When it comes to ecumenism, the primary issue is not which text is inspired and which is not. A larger issue and a more important one is who is holy and who is not! For holiness is the ground in which the Holy Spirit sows inspiration! It is through the Holy Spirit that Christians know their text to be inspired. And it is also through the Holy Spirit that they can tell which is not. But I repeat, judging texts is not helpful for ecumenism. Instead, let's focus on the holiness of the persons, not their written word! If a Moslem is holy, he will find a common ground with a holy Christian ... and with his Scripture. Furthermore, a holy Moslem will also know where there is holiness in a text and where there is not!Then, and only then, both will know whose texts are inspired and whose are not! And then, inspired by the Spirit of Holiness, they will both find the desperately needed common ground!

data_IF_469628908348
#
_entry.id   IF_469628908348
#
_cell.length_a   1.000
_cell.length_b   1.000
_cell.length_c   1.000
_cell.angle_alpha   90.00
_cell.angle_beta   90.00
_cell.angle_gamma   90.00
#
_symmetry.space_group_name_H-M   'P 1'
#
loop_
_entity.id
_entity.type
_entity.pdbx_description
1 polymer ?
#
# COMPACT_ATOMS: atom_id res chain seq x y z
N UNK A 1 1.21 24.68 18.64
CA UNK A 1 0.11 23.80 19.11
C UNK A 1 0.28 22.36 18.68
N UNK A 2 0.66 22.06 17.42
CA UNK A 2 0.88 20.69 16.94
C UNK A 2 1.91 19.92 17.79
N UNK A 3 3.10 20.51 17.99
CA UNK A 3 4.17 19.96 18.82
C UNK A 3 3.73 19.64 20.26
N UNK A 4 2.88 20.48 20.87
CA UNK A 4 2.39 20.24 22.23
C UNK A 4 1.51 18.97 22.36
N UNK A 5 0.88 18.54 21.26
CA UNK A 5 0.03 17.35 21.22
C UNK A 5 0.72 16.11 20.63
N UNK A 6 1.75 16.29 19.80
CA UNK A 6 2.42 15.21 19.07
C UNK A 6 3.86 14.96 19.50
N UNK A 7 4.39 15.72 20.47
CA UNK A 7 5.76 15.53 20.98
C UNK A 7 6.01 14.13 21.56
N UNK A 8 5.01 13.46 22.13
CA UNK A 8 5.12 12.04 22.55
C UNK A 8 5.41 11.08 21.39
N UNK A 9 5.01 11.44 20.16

10.29.06   Corvus says: